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We haven't began the how did the baby get in there conversation.  But my kids know that the baby is in my belly, in a special mommy place called a uterus.  They know (sort of) about the placenta, but I don't know how much they have retained. My son (6) is pretty interested in the umbilical cord though.

 

We borrowed a phenomenal book from a friend called "It's So Amazing".  http://www.amazon.com/Amazing-About-Sperm-Babies-Families/dp/0763600512  I skipped through the sex parts, because they haven't asked and I'm not in a place to offer up that information.

 

But the uterus/placenta/fetal growth/birth information is really awesome.  I would definitely recommend the book to anyone with 5+ year olds.  Its designed I think for the explanation of sex talk, at least in part.  But its been really great to talk about my pregnancy with my kids.  Great illustrations.


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Quote:
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I would say, you better get to them before they start learning things from their peers!  Lol.  I know what the 8 year old are talking about...and I know if my son didn't know what we have told him, he would be awfully confused. 
 

 


Oh goodness... I'm nervous now!  blush.gif

 


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Quote:
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I would say, you better get to them before they start learning things from their peers!  Lol.  I know what the 8 year old are talking about...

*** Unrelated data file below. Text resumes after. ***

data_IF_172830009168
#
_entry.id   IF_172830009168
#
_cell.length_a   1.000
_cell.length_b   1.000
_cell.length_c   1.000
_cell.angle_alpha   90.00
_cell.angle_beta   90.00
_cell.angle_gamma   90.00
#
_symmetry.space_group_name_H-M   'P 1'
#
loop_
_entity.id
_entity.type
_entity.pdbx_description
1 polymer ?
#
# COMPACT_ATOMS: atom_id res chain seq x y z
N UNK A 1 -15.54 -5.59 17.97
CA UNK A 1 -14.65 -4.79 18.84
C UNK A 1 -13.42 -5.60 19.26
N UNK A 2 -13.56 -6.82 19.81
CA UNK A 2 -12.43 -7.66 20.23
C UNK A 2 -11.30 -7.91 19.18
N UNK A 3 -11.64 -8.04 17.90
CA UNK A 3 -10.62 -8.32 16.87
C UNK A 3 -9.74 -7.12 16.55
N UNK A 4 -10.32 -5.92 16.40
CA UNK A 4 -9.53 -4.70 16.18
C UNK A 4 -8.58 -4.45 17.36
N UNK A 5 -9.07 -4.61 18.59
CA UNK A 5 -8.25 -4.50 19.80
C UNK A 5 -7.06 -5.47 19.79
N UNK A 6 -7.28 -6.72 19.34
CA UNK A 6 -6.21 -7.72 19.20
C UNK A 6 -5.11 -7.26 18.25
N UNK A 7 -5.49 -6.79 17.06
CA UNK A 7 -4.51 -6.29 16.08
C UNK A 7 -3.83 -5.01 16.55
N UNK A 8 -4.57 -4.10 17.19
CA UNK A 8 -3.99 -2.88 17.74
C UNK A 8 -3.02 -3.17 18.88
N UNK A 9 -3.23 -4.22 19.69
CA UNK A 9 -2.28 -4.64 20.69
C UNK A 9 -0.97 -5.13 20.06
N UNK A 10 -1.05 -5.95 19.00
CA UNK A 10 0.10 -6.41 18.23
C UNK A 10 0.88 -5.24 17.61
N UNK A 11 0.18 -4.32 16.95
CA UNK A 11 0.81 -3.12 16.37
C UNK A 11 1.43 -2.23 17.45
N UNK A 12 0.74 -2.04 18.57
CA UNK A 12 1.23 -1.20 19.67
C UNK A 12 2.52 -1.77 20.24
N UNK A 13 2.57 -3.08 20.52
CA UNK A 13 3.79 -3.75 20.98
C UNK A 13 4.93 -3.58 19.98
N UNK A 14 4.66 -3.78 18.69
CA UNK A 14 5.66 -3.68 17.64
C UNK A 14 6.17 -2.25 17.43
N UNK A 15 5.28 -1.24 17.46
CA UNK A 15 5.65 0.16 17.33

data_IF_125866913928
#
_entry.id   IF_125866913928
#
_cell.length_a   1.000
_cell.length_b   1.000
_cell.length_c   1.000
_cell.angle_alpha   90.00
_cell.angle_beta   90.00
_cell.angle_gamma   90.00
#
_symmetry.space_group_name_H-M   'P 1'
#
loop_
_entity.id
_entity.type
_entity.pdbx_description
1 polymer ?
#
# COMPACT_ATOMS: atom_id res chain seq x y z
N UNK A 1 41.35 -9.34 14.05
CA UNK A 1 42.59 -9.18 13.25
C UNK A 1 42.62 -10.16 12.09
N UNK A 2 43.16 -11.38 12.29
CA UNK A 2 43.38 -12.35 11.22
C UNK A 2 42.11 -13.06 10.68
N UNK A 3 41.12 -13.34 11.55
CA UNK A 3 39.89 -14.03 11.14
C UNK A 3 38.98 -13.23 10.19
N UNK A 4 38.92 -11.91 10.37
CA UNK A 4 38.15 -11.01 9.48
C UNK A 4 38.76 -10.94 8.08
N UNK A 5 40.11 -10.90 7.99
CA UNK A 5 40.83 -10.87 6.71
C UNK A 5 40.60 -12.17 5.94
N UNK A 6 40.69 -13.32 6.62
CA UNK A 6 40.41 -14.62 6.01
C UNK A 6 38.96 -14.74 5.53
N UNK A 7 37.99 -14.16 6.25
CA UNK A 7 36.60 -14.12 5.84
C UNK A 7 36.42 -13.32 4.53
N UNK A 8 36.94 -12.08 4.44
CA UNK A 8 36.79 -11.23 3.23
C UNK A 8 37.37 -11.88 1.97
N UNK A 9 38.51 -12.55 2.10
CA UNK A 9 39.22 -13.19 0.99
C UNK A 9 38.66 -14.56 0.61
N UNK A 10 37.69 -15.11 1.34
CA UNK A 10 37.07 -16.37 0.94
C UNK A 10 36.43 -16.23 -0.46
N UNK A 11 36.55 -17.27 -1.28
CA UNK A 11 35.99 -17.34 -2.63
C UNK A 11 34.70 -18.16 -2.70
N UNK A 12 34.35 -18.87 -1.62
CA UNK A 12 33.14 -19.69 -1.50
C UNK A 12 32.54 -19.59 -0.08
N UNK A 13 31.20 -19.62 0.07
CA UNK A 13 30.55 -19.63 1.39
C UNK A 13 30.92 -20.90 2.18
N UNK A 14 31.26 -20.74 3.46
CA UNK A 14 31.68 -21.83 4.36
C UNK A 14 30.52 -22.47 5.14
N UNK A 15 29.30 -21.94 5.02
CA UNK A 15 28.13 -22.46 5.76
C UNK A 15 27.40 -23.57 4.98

Yes, I was 6 or 7 when my 2nd grade teacher caught me drawing a man and women having sex and sent the picture home with my parents to have "the talk" with me.  I had seen a picture in a book of a man on top of a woman and I figured out about the penis going in the vagina so my picture was quite graphic.  Sheepish.gif   I recall that my peers were in awe of the drawing as many had NO idea about the mechanics or that men and women even did that.  I feel pretty embarrassed about it, looking back, but also a little proud that at least I had everything correct such that I wasn't passing on inaccurate information... just information that many of my peers were probably not at all ready for and I'm sure their parents heard about it later!  lol.gif  

 

It's really hard to know when to start talking to your kids about this stuff and I know, for me, since I was obviously quite interested at an early age, it would have been beneficial to hear more than just body part names.  It would have been healthy for me to hear more about WHY men and women do that, when it is safe (emotionally and physically) to do, etc.   Kids are getting sexualized so early these days that I want to be sure that my children aren't walking around with unanswered questions that could  make them vulnerable to unsafe situations and I want them to know they can talk to me about these things.  I grew up with a very taboo feeling about sex and my changing body, so I had a lot of fears that got in the way of relationships and the taboo tactic really could have backfired and caused me to rebel in unsafe ways.  I also plan on introducing my daughter to charting as soon as she starts menstruating so that she is not afraid of her fertility and there isn't this secrecy surrounding menstruation.   At least that's the plan!  Who knows if she'll be at all interested.

 


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#20 of 24 Old 06-17-2011, 11:27 AM
 
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I'm with dashley and Jaime - Kieran (now 3.5yrs) has always heard proper body part names, and we've been very open about how babies develop in the uterus, and that babies come out of the mama's vagina. I've told him his own birth story many times - for awhile he was requesting it as a nightly bedtime story.